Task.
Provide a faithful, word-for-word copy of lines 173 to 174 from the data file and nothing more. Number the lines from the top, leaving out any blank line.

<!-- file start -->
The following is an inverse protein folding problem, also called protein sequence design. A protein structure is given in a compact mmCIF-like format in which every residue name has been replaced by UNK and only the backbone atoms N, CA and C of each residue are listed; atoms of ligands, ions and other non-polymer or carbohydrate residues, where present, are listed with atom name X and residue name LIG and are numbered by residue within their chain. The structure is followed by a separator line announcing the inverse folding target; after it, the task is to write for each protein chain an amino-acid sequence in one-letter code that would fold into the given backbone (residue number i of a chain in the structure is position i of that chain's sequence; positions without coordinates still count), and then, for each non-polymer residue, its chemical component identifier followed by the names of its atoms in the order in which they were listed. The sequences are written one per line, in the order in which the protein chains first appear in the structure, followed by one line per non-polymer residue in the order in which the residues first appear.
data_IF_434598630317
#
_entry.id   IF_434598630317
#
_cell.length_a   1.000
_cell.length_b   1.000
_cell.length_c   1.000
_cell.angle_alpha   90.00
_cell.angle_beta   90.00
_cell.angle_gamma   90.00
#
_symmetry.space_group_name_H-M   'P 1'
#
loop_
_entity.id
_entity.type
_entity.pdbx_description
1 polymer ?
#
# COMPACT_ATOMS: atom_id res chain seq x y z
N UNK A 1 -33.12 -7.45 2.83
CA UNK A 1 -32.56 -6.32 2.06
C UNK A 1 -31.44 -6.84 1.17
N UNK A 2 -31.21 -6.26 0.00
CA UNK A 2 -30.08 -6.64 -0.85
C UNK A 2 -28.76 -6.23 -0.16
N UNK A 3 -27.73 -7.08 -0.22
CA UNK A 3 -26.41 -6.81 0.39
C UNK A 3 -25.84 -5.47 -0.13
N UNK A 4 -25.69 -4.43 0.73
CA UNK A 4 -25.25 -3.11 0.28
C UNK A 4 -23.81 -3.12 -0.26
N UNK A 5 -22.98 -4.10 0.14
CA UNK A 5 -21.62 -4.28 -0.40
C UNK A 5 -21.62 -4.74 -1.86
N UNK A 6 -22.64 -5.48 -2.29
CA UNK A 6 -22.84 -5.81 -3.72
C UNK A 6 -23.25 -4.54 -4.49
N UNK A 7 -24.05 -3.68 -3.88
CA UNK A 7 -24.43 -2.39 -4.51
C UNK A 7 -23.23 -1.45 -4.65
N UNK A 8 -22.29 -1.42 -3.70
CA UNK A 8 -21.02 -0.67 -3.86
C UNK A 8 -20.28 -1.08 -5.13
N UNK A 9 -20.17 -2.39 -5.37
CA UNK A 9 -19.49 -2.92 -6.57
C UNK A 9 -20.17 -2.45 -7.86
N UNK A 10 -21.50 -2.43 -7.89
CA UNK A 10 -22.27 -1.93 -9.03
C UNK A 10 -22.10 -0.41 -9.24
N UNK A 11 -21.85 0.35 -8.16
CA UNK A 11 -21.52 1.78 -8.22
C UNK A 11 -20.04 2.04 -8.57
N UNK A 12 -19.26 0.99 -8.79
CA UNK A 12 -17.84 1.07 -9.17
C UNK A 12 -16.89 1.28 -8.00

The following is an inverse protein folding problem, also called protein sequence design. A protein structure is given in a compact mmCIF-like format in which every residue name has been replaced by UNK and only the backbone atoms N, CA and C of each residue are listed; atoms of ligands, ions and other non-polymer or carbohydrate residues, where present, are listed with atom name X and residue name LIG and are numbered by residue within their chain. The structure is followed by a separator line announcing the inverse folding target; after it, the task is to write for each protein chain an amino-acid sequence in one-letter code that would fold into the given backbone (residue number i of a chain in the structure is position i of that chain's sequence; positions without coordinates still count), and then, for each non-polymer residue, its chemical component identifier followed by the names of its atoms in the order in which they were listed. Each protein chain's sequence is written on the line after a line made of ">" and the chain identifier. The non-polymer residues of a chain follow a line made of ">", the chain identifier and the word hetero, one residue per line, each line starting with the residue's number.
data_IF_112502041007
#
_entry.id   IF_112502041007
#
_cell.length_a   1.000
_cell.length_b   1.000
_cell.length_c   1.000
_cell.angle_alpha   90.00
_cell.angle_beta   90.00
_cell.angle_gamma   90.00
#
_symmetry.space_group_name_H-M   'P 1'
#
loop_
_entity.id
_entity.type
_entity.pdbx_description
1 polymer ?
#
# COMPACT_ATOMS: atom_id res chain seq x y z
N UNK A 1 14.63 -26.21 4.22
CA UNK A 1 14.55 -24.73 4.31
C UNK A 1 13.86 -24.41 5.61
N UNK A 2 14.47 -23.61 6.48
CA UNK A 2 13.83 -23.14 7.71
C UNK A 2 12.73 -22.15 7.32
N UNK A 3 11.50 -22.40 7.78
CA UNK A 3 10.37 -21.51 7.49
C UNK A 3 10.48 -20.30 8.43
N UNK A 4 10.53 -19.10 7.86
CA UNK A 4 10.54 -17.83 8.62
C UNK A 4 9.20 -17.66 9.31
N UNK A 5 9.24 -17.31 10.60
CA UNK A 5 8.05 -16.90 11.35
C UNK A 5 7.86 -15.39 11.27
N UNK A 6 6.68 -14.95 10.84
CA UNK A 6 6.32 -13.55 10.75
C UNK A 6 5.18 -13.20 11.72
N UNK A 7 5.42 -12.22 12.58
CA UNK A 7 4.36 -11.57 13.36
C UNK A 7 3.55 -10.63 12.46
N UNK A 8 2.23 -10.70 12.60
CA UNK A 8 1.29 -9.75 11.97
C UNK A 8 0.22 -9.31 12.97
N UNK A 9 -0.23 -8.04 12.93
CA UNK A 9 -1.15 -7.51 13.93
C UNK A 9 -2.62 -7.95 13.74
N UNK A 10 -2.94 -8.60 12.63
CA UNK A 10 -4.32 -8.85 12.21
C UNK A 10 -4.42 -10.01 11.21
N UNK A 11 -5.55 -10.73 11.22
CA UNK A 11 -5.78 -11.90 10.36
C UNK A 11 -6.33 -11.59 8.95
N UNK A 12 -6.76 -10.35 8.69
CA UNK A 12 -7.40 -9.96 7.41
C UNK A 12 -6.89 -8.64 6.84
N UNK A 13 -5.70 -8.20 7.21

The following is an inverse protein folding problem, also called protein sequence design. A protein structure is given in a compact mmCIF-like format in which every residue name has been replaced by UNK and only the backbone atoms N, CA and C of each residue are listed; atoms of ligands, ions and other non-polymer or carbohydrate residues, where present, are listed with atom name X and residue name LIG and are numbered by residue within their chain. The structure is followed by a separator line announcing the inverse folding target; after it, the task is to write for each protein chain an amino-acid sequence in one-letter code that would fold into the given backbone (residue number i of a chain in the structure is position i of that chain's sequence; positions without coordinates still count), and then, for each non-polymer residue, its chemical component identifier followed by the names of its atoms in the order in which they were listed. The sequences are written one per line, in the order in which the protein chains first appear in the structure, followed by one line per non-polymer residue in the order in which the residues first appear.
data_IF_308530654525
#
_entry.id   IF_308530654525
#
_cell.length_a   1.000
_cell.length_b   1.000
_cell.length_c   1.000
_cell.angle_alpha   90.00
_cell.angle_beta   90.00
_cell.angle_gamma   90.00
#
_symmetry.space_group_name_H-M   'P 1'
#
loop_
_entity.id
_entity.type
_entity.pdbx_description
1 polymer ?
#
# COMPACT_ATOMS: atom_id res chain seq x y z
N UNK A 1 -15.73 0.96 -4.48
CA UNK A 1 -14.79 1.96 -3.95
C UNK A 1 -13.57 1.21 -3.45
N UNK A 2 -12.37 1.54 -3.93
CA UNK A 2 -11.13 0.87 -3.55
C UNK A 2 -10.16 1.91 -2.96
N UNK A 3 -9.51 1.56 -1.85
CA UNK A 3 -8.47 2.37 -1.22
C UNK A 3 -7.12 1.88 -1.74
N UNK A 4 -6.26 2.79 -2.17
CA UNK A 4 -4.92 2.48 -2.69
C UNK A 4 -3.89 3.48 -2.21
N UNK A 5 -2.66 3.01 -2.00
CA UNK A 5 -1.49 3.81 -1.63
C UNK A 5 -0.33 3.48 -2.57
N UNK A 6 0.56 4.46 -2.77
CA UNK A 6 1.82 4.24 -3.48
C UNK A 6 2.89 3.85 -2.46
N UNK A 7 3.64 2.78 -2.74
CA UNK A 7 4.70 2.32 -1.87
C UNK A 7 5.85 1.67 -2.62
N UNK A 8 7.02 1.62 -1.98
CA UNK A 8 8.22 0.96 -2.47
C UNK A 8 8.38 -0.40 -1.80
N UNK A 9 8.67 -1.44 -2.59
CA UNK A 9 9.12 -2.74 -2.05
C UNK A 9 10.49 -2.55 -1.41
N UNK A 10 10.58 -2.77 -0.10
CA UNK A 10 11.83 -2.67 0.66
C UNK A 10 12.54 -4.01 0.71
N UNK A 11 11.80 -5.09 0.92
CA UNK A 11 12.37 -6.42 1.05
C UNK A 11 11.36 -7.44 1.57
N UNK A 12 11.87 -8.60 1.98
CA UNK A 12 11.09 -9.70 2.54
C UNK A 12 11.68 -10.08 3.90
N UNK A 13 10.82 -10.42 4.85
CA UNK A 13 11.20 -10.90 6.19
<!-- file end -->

N UNK A 13 10.82 -10.42 4.85
CA UNK A 13 11.20 -10.90 6.19